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Tuesday, August 5, 2014
A Prophetic Look at the Future of the Assemblies of God
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The first issue of Charisma was published in August 1975 (l) and the current issue of Charisma.
This week the Assemblies of God is celebrating its 100th anniversary in Springfield, Missouri. Today Charisma marks 39 years since the first issue came off the press.

On Wednesday, I'm flying to Springfield to participate in the Assemblies of God Centennial. It takes on special significance to me since both Charisma and I have our roots in this denomination that has spawned many ministries worldwide.

The August issue of Charisma had several articles about the Assemblies of God. In it I tell how Charisma was started at Calvary Assembly of God in Orlando, Florida, when I was a 24-year-old newspaper reporter. I went to the church's leaders with an idea to start the magazine, and they hired me to edit Charisma. For the first six years we were a department in what was then one of the fastest-growing churches in America. Charisma achieved a measure of success at that point, especially after well-known author Jamie Buckingham became a columnist. And by 1981 we had grown enough to spin off on our own. The church sold the magazine to my wife and me that year in a leverage buyout that has allowed us to develop into the media company we are today.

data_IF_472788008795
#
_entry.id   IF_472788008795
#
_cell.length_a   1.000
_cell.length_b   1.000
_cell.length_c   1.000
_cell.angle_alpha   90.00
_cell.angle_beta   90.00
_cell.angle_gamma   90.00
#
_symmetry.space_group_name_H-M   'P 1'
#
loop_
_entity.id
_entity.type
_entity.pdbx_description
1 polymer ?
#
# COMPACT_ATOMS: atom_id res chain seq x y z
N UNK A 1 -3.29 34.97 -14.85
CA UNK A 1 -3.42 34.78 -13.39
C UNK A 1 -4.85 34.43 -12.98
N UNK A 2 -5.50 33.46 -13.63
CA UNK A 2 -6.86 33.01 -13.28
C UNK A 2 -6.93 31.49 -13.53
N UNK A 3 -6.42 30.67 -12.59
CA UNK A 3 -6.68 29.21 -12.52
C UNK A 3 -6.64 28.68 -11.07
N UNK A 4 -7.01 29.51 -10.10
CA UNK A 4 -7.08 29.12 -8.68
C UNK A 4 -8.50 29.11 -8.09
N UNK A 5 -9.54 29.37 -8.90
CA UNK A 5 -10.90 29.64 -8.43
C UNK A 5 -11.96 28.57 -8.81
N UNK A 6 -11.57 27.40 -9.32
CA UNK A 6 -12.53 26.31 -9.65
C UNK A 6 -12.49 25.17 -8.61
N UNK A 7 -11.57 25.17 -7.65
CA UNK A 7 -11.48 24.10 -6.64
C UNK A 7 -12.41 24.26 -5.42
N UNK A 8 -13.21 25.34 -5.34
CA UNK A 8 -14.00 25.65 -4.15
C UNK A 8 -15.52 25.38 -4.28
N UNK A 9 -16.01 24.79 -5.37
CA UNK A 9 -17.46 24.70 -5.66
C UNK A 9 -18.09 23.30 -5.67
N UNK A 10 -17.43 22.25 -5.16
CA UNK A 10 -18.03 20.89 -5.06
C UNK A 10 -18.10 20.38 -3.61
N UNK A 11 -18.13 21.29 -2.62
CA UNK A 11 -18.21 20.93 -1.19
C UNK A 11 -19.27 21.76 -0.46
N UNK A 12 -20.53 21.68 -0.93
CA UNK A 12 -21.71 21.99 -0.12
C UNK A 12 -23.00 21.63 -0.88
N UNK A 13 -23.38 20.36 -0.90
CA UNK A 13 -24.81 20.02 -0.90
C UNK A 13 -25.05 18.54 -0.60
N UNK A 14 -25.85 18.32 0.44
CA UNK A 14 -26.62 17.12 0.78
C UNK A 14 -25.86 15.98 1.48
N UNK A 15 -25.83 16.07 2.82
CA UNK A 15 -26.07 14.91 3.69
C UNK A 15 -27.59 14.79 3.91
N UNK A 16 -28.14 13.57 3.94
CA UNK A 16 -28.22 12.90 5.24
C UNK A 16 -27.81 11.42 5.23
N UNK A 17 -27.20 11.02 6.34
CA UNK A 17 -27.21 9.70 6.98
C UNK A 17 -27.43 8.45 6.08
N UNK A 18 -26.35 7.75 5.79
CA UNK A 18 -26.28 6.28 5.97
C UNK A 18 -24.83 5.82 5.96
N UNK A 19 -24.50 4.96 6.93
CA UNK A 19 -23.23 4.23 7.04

Those early years at Calvary were formative for me. I am influenced even today by things I learned then. The church had a culture to try new things and to grow, which is what we continue to do. Today our corporate culture and structure is more like a large Assemblies of God church than a typical publishing house.

Beyond that, my very beginnings were in the Assemblies. My parents met at Central Bible Institute in Springfield, Missouri—headquarters of the denomination. I was born in the "holy city" a few years later, where my father pastored Lighthouse Assembly of God until I was six years old.

My early life revolved around my family and church. The Assemblies of God subculture was all I knew. Back then, women couldn't wear makeup and there was no TV in our home. When missionaries came through they were revered as heroes. The greatest objective in life was to be in ministry. All these were givens in my young life.

Contrast this to the next phase of my life when my father attended a liberal Presbyterian seminary in Dubuque, Iowa, because there were no Pentecostal seminaries in those days. He then pastored a "community church" in Iowa for a couple years before accepting a position at Southeastern Bible College in Lakeland, Florida. In hindsight, I can see God how prepared me for my life's work with a Pentecostal upbringing and an exposure to other denominational traditions. Because I was exposed to other traditions as a child, I have been comfortable working in ecumenical circles as an adult.

So when it came time to write this month's cover story for Charisma, I did so from the perspective of having grown up in the Assemblies of God—even though as an adult I've covered the entire Pentecostal/charismatic movement. For several decades I had closer ties to other denominations than to the AG, possibly because the Assemblies' leadership didn't know what to do with a young journalist who they had no idea what he would write about next.

Once, a general presbyter who was a family friend asked me ...

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